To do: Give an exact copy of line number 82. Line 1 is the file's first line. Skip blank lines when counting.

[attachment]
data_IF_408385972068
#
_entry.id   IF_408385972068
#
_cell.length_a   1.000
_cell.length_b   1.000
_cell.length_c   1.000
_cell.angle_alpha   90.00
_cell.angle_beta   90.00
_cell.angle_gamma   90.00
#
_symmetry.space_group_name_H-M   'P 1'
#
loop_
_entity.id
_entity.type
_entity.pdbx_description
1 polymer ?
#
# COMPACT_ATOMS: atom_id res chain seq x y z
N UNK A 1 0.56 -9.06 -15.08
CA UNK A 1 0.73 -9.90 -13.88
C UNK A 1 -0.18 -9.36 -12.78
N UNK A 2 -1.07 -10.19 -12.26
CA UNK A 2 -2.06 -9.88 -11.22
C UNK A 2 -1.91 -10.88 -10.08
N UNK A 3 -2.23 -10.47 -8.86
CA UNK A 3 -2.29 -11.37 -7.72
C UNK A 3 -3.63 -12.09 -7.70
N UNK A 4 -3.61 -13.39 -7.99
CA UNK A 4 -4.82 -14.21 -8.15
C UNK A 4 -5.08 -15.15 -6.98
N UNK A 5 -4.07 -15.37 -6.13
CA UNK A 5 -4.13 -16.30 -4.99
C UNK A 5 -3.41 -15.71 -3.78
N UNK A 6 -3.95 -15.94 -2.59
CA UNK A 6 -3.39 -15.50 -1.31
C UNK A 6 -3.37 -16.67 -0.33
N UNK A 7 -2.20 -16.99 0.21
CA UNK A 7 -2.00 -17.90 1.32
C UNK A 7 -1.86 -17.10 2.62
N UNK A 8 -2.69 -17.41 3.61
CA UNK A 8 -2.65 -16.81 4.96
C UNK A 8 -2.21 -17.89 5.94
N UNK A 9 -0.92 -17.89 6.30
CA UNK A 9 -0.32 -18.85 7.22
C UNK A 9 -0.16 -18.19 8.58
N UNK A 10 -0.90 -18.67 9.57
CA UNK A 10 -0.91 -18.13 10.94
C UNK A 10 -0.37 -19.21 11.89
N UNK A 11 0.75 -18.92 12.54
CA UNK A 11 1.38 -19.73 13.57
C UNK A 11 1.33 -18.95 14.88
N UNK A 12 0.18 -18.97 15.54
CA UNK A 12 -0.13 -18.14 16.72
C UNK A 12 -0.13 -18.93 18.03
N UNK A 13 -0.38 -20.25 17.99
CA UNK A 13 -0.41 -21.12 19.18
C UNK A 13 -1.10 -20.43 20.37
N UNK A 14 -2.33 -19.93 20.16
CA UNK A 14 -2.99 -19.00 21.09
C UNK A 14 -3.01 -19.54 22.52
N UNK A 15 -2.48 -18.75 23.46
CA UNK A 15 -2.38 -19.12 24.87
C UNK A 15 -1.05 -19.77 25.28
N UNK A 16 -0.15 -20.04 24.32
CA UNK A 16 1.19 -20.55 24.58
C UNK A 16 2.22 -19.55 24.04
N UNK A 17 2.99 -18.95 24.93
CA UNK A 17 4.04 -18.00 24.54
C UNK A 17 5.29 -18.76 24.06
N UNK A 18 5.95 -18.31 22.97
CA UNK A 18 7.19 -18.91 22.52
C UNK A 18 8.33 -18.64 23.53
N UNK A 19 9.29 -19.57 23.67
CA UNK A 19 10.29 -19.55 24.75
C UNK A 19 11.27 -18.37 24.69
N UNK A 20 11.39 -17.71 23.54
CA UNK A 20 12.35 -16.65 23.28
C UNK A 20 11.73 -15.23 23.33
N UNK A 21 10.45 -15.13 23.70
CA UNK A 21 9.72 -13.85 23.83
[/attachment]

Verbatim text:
CA UNK A 21 9.72 -13.85 23.83